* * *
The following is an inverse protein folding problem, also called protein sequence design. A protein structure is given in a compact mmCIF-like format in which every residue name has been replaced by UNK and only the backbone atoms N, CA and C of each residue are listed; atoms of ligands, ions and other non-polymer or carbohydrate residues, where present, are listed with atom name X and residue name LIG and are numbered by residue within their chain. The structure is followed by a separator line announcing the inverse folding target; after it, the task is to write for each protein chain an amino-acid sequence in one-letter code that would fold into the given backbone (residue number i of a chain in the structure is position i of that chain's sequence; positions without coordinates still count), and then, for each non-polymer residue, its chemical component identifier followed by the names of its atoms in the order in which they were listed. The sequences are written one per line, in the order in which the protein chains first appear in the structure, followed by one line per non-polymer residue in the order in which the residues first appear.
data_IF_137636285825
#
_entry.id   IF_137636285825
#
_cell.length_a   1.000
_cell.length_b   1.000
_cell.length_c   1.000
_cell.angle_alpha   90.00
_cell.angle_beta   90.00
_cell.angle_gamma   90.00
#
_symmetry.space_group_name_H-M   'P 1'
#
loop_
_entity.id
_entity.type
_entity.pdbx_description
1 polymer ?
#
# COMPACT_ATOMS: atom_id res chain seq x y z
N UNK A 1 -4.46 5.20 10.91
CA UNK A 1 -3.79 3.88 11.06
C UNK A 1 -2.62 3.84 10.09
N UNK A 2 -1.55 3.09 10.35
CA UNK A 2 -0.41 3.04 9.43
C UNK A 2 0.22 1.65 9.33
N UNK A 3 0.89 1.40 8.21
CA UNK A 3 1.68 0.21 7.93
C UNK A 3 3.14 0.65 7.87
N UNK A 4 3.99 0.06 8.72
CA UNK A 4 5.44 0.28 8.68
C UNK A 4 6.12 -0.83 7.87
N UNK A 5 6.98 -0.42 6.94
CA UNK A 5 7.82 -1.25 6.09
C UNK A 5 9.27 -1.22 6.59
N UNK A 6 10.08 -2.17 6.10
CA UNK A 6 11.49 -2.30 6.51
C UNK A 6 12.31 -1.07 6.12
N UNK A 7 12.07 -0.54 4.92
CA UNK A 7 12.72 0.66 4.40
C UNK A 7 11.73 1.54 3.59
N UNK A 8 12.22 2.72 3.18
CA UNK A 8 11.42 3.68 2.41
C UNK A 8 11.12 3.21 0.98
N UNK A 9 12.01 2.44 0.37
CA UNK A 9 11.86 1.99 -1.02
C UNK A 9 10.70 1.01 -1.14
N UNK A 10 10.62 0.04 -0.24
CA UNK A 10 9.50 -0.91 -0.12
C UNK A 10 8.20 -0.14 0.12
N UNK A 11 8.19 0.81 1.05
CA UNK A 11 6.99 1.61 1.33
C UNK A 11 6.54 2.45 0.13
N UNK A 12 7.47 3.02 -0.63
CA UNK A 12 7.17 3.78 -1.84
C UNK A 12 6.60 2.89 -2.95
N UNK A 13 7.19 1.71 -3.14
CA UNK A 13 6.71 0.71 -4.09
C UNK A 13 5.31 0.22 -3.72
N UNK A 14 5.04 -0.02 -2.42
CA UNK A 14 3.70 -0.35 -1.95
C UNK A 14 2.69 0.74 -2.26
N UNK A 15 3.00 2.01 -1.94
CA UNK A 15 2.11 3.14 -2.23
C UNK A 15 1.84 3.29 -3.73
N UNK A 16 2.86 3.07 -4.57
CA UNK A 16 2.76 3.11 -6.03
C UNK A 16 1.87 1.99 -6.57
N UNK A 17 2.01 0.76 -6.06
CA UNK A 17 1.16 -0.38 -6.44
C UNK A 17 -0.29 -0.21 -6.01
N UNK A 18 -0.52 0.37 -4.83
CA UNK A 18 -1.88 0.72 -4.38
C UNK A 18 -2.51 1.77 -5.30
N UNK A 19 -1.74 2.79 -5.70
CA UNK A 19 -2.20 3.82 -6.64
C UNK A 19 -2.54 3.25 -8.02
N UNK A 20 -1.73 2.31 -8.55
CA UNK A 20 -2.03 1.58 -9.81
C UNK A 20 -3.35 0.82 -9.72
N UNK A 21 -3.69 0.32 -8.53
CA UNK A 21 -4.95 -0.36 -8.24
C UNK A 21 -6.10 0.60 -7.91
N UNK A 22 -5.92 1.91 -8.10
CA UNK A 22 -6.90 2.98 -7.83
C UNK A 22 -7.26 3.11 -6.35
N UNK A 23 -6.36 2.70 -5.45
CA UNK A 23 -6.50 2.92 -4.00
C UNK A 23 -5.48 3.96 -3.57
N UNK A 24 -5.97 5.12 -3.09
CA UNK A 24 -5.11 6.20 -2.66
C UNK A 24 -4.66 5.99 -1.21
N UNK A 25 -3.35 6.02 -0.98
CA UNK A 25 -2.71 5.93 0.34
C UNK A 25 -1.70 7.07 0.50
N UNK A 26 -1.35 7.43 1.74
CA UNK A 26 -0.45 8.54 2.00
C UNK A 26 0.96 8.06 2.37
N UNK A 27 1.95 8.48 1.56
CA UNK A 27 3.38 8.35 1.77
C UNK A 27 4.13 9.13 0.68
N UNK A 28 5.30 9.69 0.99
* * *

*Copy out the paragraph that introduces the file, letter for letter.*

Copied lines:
The following is an inverse protein folding problem, also called protein sequence design. A protein structure is given in a compact mmCIF-like format in which every residue name has been replaced by UNK and only the backbone atoms N, CA and C of each residue are listed; atoms of ligands, ions and other non-polymer or carbohydrate residues, where present, are listed with atom name X and residue name LIG and are numbered by residue within their chain. The structure is followed by a separator line announcing the inverse folding target; after it, the task is to write for each protein chain an amino-acid sequence in one-letter code that would fold into the given backbone (residue number i of a chain in the structure is position i of that chain's sequence; positions without coordinates still count), and then, for each non-polymer residue, its chemical component identifier followed by the names of its atoms in the order in which they were listed. The sequences are written one per line, in the order in which the protein chains first appear in the structure, followed by one line per non-polymer residue in the order in which the residues first appear.